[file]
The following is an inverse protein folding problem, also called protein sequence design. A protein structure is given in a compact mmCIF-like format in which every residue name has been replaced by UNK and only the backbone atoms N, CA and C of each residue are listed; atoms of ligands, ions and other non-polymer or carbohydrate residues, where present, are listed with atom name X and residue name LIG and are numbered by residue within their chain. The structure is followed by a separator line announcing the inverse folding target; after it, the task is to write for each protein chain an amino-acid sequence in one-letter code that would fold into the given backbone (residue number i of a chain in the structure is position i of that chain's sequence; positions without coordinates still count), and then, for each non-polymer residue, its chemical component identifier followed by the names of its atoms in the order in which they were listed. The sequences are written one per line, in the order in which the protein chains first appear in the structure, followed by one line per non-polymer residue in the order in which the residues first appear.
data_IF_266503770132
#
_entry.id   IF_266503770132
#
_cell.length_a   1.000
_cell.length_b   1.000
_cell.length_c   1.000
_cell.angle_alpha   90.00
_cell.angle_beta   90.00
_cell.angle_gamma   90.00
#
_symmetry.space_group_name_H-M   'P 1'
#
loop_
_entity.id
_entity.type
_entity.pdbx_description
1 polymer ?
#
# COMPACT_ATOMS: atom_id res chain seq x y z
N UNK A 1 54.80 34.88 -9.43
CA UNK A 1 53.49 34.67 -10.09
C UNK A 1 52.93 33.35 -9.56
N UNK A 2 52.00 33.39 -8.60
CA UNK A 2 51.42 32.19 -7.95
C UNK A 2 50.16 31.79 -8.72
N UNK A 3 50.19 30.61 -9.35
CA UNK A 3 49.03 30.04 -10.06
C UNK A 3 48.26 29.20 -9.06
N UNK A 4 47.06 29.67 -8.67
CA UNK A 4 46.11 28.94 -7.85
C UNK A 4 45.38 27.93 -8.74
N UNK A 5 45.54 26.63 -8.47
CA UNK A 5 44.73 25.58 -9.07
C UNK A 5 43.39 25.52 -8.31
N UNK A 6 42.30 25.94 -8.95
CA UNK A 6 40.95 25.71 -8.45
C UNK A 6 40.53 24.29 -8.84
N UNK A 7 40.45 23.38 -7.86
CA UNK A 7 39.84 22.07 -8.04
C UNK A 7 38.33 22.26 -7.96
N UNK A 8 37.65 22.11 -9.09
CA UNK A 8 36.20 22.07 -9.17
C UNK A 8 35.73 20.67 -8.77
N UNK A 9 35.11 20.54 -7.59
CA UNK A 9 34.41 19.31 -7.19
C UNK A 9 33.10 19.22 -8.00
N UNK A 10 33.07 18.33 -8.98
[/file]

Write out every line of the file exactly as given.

The following is an inverse protein folding problem, also called protein sequence design. A protein structure is given in a compact mmCIF-like format in which every residue name has been replaced by UNK and only the backbone atoms N, CA and C of each residue are listed; atoms of ligands, ions and other non-polymer or carbohydrate residues, where present, are listed with atom name X and residue name LIG and are numbered by residue within their chain. The structure is followed by a separator line announcing the inverse folding target; after it, the task is to write for each protein chain an amino-acid sequence in one-letter code that would fold into the given backbone (residue number i of a chain in the structure is position i of that chain's sequence; positions without coordinates still count), and then, for each non-polymer residue, its chemical component identifier followed by the names of its atoms in the order in which they were listed. The sequences are written one per line, in the order in which the protein chains first appear in the structure, followed by one line per non-polymer residue in the order in which the residues first appear.
data_IF_266503770132
#
_entry.id   IF_266503770132
#
_cell.length_a   1.000
_cell.length_b   1.000
_cell.length_c   1.000
_cell.angle_alpha   90.00
_cell.angle_beta   90.00
_cell.angle_gamma   90.00
#
_symmetry.space_group_name_H-M   'P 1'
#
loop_
_entity.id
_entity.type
_entity.pdbx_description
1 polymer ?
#
# COMPACT_ATOMS: atom_id res chain seq x y z
N UNK A 1 54.80 34.88 -9.43
CA UNK A 1 53.49 34.67 -10.09
C UNK A 1 52.93 33.35 -9.56
N UNK A 2 52.00 33.39 -8.60
CA UNK A 2 51.42 32.19 -7.95
C UNK A 2 50.16 31.79 -8.72
N UNK A 3 50.19 30.61 -9.35
CA UNK A 3 49.03 30.04 -10.06
C UNK A 3 48.26 29.20 -9.06
N UNK A 4 47.06 29.67 -8.67
CA UNK A 4 46.11 28.94 -7.85
C UNK A 4 45.38 27.93 -8.74
N UNK A 5 45.54 26.63 -8.47
CA UNK A 5 44.73 25.58 -9.07
C UNK A 5 43.39 25.52 -8.31
N UNK A 6 42.30 25.94 -8.95
CA UNK A 6 40.95 25.71 -8.45
C UNK A 6 40.53 24.29 -8.84
N UNK A 7 40.45 23.38 -7.86
CA UNK A 7 39.84 22.07 -8.04
C UNK A 7 38.33 22.26 -7.96
N UNK A 8 37.65 22.11 -9.09
CA UNK A 8 36.20 22.07 -9.17
C UNK A 8 35.73 20.67 -8.77
N UNK A 9 35.11 20.54 -7.59
CA UNK A 9 34.41 19.31 -7.19
C UNK A 9 33.10 19.22 -8.00
N UNK A 10 33.07 18.33 -8.98